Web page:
Schuyler and Conrad; Place and Race

21 Feb

Every once in a while readings for one course really seem to speak to readings assigned in another course. This magical coincidence occurred for me this week by reading Black No More for our class and Heart of Darkness for a postcolonial class. While the context for reading Conrad was largely an economic and geopolitical discussion, the psychological breakdown of Kurtz was not far from my mind while reading Black No More. The racist outcries from white Americans to those receiving Dr. Crookman’s procedure could be seen as mirroring Kurtz’s regression to brutality in the Congo. Encountering the “other” in too intimate a way, whether it’s through the disappearance of skin color as a racial indicator or sharing a physical living space, provokes hysteria in both novels.

The purpose of this hysteria, I think, is where the similarities end. Conrad uses hysteria and madness to both question the purpose of the colonial endeavor and deny the humanity of Africans. Schuyler, on the other hand, uses hysteria to satirize the American obsession with race. Without skin color to designate class structure, Schuyler suggests that Americans would still find a way to make race matter. Hysteria in both of these novels is a symptom of the anxiety felt by those in power when their station is threatened; madness ensues when their ideology of racism or the boundaries defining it are crossed. When Marlow’s native helmsman is killed on the ship, he nearly grieves over the loss of a friend, but he stops short because to grieve over his death is to identify him as fully human. The widespread panic that causes the growth of the Knights of Nordica is a similar response in Schuyler.

The relationship between place and race also features prominently in both novels, but rather than continue to compare Heart of Darkness and Black No More, I want to focus on just the latter. The massive migration that takes place in America once all of the newly whitened African Americans leave Harlem is just one example of places that become voids after the change: “By train, boat, wagon, bicycle, automobile and foot they trekked to the promised land” (52). The empty shoddy railway cars previously reserved for black patrons and Mme. Sisseretta Blandish’s beauty parlor also become deserted. In contrast, suburbia grows along with memberships to the Knights of Nordica, which appears to provide protection from suspicion to those newer whites, at least until Dr. Buggerie’s findings become public. The places that Max/Matt gains access to as a white man don’t meet his expectations. Schuyler deliberately reveals his protagonist’s disillusionment: “He was not finding life as a white man the rosy existence he had anticipated…now he found [whites] little different from Negroes, except that they were uniformly less courteous and less interesting” (34). Schuyler’s satire of racial differences helps to reveal a scathing critique of all humanity’s scramble for power and wealth at the expense of others. His suggestion that a preoccupation with race keeps wage laborers from unionizing is masterfully realized in the episode in Paradise, South Carolina. The senseless acts of violence also utilized to maintain this power do not escape Schuyler’s criticism in the disgusting religious revival/lynching scene in Happy Hill, another place that rejects anything but whiteness. The large iron post across from the general store and post office where blacks are burned takes on the function of a temple where the town comes to worship whiteness.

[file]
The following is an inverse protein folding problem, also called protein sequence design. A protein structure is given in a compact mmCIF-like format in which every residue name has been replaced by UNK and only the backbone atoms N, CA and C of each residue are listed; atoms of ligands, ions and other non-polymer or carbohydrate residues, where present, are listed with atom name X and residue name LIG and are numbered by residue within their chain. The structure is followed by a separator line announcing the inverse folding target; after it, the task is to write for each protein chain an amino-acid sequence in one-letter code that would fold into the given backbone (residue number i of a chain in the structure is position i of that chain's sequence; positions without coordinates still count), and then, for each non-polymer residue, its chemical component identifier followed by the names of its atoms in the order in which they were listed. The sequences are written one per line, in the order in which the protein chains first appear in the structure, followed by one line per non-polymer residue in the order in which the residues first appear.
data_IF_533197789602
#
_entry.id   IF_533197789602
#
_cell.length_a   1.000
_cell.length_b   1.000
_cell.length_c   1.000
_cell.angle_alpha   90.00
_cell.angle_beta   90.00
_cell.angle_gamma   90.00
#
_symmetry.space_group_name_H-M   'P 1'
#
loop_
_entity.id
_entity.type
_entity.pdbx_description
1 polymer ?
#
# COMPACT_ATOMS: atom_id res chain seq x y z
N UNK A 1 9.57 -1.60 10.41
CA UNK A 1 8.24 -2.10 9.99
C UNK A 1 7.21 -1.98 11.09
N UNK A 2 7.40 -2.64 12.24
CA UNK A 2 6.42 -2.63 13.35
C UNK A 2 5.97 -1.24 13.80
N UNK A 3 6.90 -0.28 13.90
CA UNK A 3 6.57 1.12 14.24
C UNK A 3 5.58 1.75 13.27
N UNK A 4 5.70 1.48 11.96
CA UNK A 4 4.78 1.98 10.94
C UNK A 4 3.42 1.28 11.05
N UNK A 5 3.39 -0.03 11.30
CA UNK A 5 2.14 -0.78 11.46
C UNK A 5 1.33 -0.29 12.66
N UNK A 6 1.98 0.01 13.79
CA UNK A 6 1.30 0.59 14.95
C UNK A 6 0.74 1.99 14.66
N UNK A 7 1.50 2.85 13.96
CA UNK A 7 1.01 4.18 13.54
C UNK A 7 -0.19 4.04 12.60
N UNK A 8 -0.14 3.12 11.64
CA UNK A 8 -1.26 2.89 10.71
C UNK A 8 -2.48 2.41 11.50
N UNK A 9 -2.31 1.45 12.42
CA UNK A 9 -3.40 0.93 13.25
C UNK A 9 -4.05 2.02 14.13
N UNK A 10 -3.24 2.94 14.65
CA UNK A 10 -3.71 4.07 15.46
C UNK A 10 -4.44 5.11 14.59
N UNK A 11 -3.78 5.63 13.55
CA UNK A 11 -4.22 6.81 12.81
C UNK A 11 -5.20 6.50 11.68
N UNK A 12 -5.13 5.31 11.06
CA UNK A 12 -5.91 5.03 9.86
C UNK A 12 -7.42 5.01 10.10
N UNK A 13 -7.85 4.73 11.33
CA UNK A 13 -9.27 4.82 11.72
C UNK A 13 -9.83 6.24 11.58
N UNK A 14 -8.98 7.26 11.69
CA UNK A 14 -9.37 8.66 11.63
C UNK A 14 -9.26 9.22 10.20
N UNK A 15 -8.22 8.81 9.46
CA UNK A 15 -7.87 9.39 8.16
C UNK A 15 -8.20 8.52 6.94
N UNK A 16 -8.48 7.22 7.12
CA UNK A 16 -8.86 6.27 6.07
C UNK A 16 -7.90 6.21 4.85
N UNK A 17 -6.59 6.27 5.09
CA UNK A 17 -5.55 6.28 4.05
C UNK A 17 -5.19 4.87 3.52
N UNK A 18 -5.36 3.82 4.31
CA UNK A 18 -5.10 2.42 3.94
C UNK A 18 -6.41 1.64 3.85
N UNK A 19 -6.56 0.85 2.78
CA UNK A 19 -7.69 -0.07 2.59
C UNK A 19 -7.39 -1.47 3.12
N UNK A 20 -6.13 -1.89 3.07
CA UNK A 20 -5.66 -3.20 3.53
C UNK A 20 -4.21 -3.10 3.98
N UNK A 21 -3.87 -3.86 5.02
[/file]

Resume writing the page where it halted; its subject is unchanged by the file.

One Response to “Schuyler and Conrad; Place and Race”

  1. eringuydish February 21, 2013 at 5:16 pm #

    I really appreciate your highlighting the relationship between race and place, particularly how the absence of race impacts places. The downfall of the beautyshop was an important moment for me in reading this text. The implications of the absence of such institutions forced me to consider what culturally defining places, specifically concerned with appearance might actually be doing on a grander scale (i.e. “Barbershop” and the female equivalent with Queen Latifah, which might be called “Beauty shop,” but I honestly don’t recall). Also I like how you point out the disappointment of Matt/Max with the social institutions he was restricted from after he becomes white. I have to wonder whether this is partly a psychological implication (forbidden fruit always tastes sweeter kind of deal) or if it is actually a social experience (i.e. things really were ‘separate but equal’)?

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